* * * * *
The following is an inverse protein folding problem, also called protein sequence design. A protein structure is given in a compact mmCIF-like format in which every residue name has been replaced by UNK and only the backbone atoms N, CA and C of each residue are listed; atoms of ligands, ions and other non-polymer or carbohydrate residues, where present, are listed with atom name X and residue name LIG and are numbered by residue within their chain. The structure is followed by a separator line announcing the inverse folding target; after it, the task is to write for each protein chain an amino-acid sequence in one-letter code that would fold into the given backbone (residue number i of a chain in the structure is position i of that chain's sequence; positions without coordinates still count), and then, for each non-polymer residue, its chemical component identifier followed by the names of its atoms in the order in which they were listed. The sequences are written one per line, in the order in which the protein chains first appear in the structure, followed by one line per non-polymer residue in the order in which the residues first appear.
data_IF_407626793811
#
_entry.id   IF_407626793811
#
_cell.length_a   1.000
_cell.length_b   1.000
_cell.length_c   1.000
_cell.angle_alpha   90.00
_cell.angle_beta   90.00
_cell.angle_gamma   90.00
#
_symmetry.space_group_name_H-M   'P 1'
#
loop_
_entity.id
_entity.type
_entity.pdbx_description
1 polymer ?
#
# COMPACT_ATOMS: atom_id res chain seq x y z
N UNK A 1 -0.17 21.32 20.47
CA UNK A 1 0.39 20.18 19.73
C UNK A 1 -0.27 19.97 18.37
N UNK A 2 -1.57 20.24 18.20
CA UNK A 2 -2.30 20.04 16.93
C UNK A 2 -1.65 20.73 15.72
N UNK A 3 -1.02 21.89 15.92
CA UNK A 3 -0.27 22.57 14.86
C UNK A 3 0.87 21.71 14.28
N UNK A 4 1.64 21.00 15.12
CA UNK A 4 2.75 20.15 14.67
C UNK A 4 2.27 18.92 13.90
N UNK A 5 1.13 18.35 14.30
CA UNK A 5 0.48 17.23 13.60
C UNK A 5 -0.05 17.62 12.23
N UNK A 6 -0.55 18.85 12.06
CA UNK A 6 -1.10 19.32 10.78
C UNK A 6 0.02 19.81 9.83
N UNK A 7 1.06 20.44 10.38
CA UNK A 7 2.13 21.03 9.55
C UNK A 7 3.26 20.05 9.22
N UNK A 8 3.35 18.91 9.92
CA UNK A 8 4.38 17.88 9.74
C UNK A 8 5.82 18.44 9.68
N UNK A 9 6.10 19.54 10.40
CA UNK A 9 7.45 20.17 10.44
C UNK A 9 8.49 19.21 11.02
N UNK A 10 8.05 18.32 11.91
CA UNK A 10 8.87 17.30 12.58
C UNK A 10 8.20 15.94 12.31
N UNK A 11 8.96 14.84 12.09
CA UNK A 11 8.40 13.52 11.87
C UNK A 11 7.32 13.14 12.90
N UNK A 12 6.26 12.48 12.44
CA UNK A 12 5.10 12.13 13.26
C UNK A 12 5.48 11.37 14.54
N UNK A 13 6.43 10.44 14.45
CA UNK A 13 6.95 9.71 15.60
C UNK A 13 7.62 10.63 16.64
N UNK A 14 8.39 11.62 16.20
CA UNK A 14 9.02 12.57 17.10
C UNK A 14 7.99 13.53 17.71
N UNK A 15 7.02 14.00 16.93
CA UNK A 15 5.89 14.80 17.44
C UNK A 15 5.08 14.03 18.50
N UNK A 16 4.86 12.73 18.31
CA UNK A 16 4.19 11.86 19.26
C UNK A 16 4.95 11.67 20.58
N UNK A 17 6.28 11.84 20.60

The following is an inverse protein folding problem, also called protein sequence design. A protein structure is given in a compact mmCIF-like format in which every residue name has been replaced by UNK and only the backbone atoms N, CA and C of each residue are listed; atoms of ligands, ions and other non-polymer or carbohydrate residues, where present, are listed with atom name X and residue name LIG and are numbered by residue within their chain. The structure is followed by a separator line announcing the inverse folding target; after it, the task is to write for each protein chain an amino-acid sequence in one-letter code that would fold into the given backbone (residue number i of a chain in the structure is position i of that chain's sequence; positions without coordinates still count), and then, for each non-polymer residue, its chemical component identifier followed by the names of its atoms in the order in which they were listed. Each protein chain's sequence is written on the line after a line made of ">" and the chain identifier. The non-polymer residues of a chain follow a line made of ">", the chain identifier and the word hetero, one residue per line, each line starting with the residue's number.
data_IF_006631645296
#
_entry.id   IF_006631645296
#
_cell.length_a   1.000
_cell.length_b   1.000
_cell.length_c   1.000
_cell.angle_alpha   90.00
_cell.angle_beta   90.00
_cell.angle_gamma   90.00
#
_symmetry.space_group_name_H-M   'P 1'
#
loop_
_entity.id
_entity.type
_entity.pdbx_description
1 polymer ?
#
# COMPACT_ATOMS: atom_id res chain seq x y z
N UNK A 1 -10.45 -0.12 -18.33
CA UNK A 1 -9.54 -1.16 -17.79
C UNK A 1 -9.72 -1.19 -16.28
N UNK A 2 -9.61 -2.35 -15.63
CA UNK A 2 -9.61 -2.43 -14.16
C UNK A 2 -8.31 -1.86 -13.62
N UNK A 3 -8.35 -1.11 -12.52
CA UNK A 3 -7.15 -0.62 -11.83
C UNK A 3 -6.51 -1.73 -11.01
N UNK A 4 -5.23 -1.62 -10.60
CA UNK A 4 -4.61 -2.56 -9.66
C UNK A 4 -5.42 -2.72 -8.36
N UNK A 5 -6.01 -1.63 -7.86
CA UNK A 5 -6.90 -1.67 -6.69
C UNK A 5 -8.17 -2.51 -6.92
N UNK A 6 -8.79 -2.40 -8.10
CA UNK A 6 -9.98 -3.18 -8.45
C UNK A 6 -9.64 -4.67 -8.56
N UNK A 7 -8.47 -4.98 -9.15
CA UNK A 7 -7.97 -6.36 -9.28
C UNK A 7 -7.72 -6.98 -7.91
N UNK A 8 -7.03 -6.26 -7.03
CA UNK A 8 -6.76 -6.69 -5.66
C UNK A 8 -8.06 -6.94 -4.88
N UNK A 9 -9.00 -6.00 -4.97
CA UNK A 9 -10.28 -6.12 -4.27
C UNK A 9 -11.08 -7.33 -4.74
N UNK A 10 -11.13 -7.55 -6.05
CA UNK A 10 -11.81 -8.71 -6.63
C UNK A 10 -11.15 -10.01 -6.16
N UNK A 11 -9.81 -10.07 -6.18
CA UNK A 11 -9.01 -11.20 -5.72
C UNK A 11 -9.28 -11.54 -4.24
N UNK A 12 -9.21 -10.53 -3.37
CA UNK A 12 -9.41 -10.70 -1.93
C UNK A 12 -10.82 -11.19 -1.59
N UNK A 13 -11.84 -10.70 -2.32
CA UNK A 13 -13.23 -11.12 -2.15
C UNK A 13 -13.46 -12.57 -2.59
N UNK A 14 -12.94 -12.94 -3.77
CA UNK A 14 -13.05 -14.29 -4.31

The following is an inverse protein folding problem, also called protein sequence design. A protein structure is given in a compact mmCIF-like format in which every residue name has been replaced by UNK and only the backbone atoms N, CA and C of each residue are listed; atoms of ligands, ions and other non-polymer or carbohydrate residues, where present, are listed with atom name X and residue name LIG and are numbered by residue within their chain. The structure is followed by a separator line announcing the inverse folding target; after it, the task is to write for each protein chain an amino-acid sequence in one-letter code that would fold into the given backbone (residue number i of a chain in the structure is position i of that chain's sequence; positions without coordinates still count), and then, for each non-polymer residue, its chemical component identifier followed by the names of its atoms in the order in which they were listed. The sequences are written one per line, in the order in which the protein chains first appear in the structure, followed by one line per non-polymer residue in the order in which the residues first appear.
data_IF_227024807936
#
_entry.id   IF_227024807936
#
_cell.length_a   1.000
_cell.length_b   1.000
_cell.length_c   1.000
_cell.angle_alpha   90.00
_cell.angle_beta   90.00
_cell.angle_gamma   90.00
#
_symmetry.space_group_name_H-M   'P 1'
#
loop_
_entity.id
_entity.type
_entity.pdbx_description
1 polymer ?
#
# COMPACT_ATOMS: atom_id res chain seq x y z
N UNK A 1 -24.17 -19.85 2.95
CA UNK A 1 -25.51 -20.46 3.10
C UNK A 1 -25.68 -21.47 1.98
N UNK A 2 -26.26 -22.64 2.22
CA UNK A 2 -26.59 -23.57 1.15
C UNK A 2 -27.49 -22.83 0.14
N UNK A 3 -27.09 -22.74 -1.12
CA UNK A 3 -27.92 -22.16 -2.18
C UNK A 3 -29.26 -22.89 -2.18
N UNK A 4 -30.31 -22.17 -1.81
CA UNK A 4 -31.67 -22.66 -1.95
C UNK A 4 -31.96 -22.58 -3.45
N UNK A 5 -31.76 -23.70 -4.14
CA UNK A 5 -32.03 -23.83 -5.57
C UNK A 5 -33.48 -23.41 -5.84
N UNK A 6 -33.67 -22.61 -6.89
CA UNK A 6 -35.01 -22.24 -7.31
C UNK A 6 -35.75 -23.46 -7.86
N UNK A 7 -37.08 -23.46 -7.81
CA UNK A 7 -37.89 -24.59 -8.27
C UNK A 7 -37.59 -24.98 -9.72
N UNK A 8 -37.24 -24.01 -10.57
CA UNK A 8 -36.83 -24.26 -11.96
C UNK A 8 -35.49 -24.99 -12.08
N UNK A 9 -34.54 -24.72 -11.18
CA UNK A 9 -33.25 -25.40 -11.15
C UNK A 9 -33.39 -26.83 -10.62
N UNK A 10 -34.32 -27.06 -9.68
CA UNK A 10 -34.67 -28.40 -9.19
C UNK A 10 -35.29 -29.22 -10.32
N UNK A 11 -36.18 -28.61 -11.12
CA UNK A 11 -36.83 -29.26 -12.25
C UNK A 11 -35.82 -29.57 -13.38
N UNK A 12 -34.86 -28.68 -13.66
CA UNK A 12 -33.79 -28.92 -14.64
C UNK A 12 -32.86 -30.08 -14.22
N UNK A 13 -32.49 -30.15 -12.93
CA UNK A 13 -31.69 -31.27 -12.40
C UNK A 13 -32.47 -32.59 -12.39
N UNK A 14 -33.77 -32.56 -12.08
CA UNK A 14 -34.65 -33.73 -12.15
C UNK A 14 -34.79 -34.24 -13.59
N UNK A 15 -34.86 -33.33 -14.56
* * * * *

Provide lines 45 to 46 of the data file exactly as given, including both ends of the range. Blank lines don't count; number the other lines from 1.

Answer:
C UNK A 8 5.82 18.44 9.68
N UNK A 9 6.10 19.54 10.40